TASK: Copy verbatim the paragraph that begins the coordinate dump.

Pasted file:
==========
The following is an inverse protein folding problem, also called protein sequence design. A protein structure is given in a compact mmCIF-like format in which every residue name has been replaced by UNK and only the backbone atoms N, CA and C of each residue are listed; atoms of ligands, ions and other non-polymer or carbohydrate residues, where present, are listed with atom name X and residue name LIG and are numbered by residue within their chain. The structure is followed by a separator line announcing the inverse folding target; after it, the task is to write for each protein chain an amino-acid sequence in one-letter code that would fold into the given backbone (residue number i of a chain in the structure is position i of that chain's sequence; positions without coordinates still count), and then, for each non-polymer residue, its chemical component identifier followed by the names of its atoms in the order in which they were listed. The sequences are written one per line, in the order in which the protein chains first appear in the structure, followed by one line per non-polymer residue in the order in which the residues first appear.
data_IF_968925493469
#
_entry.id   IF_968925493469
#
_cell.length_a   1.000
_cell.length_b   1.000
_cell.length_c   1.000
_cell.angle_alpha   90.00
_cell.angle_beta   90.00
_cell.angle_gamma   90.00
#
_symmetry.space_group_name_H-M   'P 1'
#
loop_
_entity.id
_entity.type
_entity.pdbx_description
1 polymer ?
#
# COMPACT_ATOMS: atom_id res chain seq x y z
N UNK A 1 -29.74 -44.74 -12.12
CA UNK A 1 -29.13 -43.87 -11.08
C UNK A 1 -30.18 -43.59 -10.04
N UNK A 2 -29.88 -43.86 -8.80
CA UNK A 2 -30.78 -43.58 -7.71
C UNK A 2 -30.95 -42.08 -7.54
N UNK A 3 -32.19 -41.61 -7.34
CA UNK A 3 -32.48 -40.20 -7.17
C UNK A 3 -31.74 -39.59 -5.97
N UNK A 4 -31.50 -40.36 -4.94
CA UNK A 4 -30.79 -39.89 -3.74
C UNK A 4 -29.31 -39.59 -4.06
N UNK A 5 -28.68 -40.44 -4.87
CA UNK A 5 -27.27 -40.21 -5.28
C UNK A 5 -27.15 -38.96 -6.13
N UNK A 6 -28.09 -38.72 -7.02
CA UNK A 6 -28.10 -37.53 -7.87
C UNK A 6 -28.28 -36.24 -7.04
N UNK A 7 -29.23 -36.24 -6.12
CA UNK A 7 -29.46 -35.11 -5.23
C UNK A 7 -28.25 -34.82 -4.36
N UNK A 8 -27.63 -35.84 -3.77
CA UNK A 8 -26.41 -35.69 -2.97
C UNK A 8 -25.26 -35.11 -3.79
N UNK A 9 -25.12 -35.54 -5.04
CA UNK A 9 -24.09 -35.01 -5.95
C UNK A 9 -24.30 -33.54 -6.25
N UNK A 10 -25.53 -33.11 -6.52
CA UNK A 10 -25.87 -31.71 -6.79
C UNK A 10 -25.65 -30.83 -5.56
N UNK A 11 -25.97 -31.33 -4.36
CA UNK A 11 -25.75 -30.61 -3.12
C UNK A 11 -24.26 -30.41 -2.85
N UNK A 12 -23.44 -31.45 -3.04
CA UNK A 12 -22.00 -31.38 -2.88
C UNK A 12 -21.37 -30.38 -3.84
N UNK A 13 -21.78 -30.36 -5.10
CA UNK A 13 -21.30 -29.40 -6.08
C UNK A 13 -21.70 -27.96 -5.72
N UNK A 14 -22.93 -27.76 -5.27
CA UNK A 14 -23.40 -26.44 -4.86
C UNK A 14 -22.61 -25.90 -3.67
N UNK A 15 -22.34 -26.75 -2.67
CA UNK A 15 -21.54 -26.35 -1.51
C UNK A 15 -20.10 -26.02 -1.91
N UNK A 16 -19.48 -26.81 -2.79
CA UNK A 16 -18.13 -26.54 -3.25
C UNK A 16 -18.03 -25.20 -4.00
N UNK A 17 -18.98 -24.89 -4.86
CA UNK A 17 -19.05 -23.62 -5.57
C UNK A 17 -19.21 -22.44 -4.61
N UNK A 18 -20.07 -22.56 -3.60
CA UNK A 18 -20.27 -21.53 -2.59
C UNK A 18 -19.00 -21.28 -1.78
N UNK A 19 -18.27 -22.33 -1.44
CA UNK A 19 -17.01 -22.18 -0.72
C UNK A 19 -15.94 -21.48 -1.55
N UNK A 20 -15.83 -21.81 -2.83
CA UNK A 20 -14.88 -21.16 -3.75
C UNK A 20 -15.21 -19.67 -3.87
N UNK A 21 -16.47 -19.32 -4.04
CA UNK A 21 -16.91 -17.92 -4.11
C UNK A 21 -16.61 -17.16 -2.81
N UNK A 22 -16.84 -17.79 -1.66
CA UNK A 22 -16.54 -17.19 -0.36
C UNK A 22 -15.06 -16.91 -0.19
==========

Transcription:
The following is an inverse protein folding problem, also called protein sequence design. A protein structure is given in a compact mmCIF-like format in which every residue name has been replaced by UNK and only the backbone atoms N, CA and C of each residue are listed; atoms of ligands, ions and other non-polymer or carbohydrate residues, where present, are listed with atom name X and residue name LIG and are numbered by residue within their chain. The structure is followed by a separator line announcing the inverse folding target; after it, the task is to write for each protein chain an amino-acid sequence in one-letter code that would fold into the given backbone (residue number i of a chain in the structure is position i of that chain's sequence; positions without coordinates still count), and then, for each non-polymer residue, its chemical component identifier followed by the names of its atoms in the order in which they were listed. The sequences are written one per line, in the order in which the protein chains first appear in the structure, followed by one line per non-polymer residue in the order in which the residues first appear.